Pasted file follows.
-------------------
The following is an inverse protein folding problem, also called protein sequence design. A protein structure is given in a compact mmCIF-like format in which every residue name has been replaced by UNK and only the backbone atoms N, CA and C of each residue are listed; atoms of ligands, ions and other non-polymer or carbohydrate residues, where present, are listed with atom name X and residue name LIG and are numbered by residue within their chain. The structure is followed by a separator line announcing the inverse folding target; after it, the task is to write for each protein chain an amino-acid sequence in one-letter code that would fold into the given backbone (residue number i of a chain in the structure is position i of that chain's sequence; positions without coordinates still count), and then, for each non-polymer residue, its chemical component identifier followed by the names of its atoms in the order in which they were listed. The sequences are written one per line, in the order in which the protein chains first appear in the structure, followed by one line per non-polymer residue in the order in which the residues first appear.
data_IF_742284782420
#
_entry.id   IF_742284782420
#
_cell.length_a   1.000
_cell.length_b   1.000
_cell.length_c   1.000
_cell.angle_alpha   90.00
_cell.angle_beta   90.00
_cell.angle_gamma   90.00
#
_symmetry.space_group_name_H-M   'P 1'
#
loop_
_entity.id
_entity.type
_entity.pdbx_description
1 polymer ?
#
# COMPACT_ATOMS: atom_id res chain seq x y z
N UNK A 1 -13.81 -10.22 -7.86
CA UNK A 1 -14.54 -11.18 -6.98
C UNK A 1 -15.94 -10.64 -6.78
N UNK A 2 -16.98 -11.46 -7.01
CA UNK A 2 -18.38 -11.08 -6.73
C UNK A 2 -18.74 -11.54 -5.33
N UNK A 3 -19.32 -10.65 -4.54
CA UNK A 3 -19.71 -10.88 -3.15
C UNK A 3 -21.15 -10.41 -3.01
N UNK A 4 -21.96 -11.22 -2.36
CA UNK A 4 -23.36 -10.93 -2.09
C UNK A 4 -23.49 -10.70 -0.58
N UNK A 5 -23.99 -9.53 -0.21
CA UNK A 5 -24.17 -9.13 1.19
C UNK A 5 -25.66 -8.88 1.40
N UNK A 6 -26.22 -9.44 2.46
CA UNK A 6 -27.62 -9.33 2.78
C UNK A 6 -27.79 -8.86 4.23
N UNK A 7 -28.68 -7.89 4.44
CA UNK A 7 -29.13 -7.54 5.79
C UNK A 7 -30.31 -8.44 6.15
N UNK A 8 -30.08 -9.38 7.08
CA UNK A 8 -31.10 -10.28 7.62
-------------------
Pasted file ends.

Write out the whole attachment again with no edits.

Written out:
The following is an inverse protein folding problem, also called protein sequence design. A protein structure is given in a compact mmCIF-like format in which every residue name has been replaced by UNK and only the backbone atoms N, CA and C of each residue are listed; atoms of ligands, ions and other non-polymer or carbohydrate residues, where present, are listed with atom name X and residue name LIG and are numbered by residue within their chain. The structure is followed by a separator line announcing the inverse folding target; after it, the task is to write for each protein chain an amino-acid sequence in one-letter code that would fold into the given backbone (residue number i of a chain in the structure is position i of that chain's sequence; positions without coordinates still count), and then, for each non-polymer residue, its chemical component identifier followed by the names of its atoms in the order in which they were listed. The sequences are written one per line, in the order in which the protein chains first appear in the structure, followed by one line per non-polymer residue in the order in which the residues first appear.
data_IF_742284782420
#
_entry.id   IF_742284782420
#
_cell.length_a   1.000
_cell.length_b   1.000
_cell.length_c   1.000
_cell.angle_alpha   90.00
_cell.angle_beta   90.00
_cell.angle_gamma   90.00
#
_symmetry.space_group_name_H-M   'P 1'
#
loop_
_entity.id
_entity.type
_entity.pdbx_description
1 polymer ?
#
# COMPACT_ATOMS: atom_id res chain seq x y z
N UNK A 1 -13.81 -10.22 -7.86
CA UNK A 1 -14.54 -11.18 -6.98
C UNK A 1 -15.94 -10.64 -6.78
N UNK A 2 -16.98 -11.46 -7.01
CA UNK A 2 -18.38 -11.08 -6.73
C UNK A 2 -18.74 -11.54 -5.33
N UNK A 3 -19.32 -10.65 -4.54
CA UNK A 3 -19.71 -10.88 -3.15
C UNK A 3 -21.15 -10.41 -3.01
N UNK A 4 -21.96 -11.22 -2.36
CA UNK A 4 -23.36 -10.93 -2.09
C UNK A 4 -23.49 -10.70 -0.58
N UNK A 5 -23.99 -9.53 -0.21
CA UNK A 5 -24.17 -9.13 1.19
C UNK A 5 -25.66 -8.88 1.40
N UNK A 6 -26.22 -9.44 2.46
CA UNK A 6 -27.62 -9.33 2.78
C UNK A 6 -27.79 -8.86 4.23
N UNK A 7 -28.68 -7.89 4.44
CA UNK A 7 -29.13 -7.54 5.79
C UNK A 7 -30.31 -8.44 6.15
N UNK A 8 -30.08 -9.38 7.08
CA UNK A 8 -31.10 -10.28 7.62